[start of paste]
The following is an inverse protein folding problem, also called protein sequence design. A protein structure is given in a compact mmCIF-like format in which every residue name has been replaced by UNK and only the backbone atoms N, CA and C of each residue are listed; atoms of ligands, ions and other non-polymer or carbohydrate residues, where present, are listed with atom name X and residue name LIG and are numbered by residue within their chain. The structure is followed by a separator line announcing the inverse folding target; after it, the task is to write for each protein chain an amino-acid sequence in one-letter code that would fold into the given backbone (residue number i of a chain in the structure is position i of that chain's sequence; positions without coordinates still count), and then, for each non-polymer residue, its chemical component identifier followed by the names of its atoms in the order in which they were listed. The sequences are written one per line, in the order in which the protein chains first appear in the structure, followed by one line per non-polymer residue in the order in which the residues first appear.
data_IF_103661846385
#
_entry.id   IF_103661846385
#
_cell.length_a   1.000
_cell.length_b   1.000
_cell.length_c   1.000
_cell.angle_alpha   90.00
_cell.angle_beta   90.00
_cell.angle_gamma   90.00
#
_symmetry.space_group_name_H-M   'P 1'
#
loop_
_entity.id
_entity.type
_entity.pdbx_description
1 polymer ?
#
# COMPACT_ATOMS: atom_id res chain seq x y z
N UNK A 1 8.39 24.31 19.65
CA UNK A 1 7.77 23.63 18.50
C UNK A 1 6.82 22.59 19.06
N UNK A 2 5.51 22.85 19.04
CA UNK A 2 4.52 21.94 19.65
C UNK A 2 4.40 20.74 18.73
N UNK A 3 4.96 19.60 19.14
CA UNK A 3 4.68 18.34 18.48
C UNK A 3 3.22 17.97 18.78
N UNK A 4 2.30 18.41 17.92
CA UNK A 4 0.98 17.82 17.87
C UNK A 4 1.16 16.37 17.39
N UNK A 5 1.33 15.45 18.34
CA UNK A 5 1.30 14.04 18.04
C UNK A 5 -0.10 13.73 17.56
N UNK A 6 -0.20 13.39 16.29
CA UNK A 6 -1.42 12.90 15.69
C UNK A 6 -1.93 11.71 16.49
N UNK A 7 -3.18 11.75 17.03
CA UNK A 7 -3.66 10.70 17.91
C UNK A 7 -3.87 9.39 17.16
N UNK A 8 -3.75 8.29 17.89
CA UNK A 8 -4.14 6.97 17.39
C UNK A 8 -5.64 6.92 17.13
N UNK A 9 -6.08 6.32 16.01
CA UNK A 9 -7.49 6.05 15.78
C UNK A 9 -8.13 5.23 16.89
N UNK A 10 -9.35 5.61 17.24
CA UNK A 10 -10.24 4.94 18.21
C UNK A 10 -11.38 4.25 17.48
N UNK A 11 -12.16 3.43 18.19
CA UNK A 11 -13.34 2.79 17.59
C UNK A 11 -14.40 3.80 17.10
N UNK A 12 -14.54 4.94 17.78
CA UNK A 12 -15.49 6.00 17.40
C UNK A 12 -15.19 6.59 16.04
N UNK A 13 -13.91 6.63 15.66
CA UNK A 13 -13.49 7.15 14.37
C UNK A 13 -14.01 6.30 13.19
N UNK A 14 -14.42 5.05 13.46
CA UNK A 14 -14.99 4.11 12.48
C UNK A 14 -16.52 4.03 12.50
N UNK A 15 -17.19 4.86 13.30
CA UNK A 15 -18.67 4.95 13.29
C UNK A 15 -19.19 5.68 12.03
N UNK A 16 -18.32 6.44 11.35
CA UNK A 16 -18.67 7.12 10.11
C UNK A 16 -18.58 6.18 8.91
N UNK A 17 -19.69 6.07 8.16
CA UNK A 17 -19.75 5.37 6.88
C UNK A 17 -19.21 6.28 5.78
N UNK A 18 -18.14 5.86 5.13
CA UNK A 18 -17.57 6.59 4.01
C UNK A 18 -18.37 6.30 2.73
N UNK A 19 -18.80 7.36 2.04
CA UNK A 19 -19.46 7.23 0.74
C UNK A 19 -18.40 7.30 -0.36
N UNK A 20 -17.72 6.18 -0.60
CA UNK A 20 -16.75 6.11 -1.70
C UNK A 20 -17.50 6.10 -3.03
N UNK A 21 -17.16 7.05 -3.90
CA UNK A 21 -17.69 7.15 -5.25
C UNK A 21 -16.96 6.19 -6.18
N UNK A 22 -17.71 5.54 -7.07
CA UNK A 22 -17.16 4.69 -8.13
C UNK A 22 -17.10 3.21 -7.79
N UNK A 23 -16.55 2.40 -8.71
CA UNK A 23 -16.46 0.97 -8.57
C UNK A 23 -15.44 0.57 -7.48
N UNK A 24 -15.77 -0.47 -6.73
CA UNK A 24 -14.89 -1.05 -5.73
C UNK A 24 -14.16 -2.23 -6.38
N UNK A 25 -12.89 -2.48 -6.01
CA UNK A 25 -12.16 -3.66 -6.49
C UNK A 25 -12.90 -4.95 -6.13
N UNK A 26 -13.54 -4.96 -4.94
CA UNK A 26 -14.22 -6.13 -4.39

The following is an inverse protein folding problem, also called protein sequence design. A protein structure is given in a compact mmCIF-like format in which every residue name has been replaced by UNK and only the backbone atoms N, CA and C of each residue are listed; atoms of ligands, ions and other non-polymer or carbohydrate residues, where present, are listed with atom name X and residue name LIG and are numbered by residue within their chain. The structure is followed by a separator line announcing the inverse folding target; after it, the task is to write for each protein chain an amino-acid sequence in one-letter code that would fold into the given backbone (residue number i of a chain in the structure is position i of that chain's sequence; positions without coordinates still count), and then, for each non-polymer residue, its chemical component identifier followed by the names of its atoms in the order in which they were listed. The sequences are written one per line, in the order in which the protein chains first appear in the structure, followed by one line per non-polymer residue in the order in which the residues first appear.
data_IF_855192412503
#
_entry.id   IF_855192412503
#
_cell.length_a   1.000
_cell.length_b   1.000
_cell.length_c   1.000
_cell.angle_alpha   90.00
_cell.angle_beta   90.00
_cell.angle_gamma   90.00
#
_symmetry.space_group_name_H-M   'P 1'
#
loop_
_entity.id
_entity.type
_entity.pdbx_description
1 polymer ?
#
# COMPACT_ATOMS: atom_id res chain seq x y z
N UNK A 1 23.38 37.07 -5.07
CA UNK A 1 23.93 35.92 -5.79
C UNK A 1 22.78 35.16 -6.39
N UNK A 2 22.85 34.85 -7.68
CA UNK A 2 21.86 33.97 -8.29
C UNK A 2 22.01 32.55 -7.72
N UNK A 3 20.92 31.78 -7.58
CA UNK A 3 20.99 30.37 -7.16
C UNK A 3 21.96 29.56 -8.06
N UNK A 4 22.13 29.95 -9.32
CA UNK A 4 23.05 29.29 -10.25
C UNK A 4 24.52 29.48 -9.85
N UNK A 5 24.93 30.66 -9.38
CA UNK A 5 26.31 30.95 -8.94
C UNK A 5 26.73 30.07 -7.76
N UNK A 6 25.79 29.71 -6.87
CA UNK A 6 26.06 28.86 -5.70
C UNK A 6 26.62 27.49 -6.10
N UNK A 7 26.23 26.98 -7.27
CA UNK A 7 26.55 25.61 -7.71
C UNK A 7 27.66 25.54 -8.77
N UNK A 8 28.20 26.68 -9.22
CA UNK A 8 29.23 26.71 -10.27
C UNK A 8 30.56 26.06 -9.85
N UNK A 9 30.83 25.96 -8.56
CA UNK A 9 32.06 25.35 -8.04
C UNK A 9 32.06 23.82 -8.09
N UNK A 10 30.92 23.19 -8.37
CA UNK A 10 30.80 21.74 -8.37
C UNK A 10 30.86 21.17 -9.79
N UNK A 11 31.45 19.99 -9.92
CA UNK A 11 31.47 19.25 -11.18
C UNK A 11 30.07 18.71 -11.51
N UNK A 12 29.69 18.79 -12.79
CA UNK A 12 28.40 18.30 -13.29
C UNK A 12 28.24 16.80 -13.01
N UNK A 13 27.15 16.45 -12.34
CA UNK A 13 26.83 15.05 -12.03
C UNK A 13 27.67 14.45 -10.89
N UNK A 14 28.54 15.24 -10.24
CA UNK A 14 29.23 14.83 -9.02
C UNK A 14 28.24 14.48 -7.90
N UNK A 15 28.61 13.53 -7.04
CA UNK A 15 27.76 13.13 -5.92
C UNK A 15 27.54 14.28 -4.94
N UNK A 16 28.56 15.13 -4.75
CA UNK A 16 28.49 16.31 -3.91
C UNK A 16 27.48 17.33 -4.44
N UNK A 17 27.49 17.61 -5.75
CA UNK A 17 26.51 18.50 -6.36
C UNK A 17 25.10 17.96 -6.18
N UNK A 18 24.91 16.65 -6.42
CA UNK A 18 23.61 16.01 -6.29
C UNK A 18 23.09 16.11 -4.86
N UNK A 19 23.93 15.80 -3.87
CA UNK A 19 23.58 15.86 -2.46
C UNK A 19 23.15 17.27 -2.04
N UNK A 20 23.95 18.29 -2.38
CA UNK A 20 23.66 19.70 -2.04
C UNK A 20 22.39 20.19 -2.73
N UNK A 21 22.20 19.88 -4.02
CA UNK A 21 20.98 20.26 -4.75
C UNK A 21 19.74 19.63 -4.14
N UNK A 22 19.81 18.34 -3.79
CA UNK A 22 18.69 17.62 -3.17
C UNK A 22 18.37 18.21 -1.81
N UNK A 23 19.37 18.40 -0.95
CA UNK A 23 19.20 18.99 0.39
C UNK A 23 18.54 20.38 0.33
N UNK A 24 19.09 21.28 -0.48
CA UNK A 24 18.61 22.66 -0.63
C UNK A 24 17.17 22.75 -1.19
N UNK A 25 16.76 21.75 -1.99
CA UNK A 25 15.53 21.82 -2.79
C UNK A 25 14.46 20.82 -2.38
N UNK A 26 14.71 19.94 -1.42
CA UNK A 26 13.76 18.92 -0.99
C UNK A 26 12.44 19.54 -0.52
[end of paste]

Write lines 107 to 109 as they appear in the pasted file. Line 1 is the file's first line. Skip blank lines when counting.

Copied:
_cell.angle_alpha   90.00
_cell.angle_beta   90.00
_cell.angle_gamma   90.00